The problem with ‘rights’

Written by Brenda Schimke

Pastor John Van Sloten of Mardo Loop Church in Calgary announced his church’s COVID policy this week.  “We have chosen to be a church that will—on a temporary basis for the sake of the vulnerable people in our community—have a policy that people be double vaccinated to come to live service”, said Van Sloten. 

“Theologically and pragmatically, we’re making room for the weakest, the most vulnerable”. That sounds a lot like Jesus of the Gospels!

That in a nutshell highlights the problem of rights? What happens when your ‘right’ to religious freedom or rights to assemble are curtailed by the rights of the vulnerable, or visa versa?

COVID vaccinations are highly effective. As such, most provincial governments are choosing the rights of the vaccinated and vulnerable over the rights of the unvaccinated.

But not in Alberta. Our school children will again suffer another year of mask mandates, COVID isolation protocols and a broken and unsettled school year.

It doesn’t have to be this way. But, of course, other provinces haven’t had their Premiers, Health Ministers and Chief Medical Officers go AWOL as the fourth wave gains speed.

In British Columbia, by September 21, single vaccination proof is mandatory for residents and visitors to access a broad range of social, recreational and discretionary events and businesses throughout the province. 

By October 24, proof of double vaccination is required.  It’s becoming very apparent that if we can’t get a much larger portion of the population vaccinated, then more separation is needed between the vaccinated and unvaccinated.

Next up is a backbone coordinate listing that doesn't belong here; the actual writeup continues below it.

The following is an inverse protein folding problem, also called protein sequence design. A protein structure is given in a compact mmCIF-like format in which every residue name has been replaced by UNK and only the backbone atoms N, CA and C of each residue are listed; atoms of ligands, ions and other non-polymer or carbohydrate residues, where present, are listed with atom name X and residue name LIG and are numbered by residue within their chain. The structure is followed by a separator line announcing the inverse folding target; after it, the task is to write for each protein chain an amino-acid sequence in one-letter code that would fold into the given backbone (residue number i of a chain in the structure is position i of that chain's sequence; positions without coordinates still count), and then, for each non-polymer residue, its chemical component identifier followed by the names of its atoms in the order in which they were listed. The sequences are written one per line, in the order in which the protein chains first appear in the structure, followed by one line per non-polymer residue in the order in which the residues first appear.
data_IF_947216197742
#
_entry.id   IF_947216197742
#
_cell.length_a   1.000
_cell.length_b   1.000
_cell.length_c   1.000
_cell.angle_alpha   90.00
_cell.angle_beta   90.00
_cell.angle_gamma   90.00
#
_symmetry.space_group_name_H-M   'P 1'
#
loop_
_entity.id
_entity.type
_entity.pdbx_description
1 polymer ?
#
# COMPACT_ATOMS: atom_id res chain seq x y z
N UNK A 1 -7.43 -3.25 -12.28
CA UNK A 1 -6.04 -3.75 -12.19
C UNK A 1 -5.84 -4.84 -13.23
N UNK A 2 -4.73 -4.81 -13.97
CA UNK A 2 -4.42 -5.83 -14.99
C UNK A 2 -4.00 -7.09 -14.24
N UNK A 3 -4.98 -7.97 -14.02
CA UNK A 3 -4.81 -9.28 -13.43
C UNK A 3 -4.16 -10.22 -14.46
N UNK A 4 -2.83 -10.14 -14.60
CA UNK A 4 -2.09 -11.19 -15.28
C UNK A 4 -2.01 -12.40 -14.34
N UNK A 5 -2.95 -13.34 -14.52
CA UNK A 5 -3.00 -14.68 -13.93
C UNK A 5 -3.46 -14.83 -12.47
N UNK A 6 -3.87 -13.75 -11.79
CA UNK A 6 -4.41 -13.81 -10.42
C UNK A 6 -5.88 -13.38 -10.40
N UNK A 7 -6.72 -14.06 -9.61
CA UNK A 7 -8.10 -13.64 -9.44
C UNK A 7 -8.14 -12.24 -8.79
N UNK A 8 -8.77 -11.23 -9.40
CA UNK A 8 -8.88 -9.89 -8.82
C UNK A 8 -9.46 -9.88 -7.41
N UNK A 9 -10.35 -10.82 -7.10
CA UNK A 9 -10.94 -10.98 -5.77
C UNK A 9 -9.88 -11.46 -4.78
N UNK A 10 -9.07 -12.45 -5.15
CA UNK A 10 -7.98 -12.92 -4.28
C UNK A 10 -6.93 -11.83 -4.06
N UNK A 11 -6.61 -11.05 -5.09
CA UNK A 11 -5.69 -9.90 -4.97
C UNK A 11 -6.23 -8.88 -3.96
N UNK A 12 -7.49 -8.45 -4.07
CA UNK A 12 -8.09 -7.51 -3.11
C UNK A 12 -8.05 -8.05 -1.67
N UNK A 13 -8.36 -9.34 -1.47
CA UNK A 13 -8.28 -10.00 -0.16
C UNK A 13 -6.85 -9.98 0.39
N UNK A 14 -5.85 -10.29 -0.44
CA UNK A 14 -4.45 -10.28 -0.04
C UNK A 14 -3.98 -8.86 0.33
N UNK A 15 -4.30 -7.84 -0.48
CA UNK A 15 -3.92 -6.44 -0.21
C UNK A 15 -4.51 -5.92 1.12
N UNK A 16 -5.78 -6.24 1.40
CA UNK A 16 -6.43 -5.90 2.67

Too often, a small number of church groups have been the most vocal in not following COVID public health restrictions. Too often, these vocal dissenters and anti-vaxxers have brought forward multiple frivolous lawsuits. Seems they believe religious freedoms trump the health and welfare of the poor, weak and vulnerable. 

It’s nice to see other church leaders publically stepping forward to model compassion. By doing so, they are raising the profile of Christ’s love versus the self-centeredness of believers like James Coates and his GraceLife Church in Stony Plain.

As Pope Francis said, “vaccination is a simple, but a profound way of promoting the common good and caring for each other, especially the most vulnerable”.

British Columbia has solved that issue of ‘religious freedom’ by placing no restrictions on religious gatherings. You can worship anyway you want, just don’t plan to go out to a restaurant after the service, or have your teenager register for hockey.

Businesses in Alberta are tired, they need to make money, many are still on the brink of bankruptcy. They just can’t afford an endless series of business closures and re-openings. They don’t want to bring in public health measures on their own, but with the Premier, Health Minister and Chief Medical Office missing in action, they have to do whatever it takes to survive, especially those operating in urban areas or events involving large crowds.

Unlike the rest of the country, Alberta’s municipalities, school boards, businesses, organizations and charities will plow through the fourth wave with little provincial government help or more often than not, with added roadblocks.

American author, Ayn Rand wrote, “any alleged ‘right’ of one man, which necessitates the violation of the rights of another, is not and cannot be a right”.

Other provinces understand this democratic principle and do not accept that the rights of anti-vaxxers trump the health and safety of others, or the ability of businesses to survive and profit. 

That in a nutshell explains why Albertans feel so isolated from the rest of Canada, the values of our government are markedly unique.


Brenda Schimke

ECA Review

About the author

Brenda Schimke

Schimke is a Graduate with Distinction from the University of Alberta with a BCom degree. She has lived and worked in Alberta, BC and Ontario.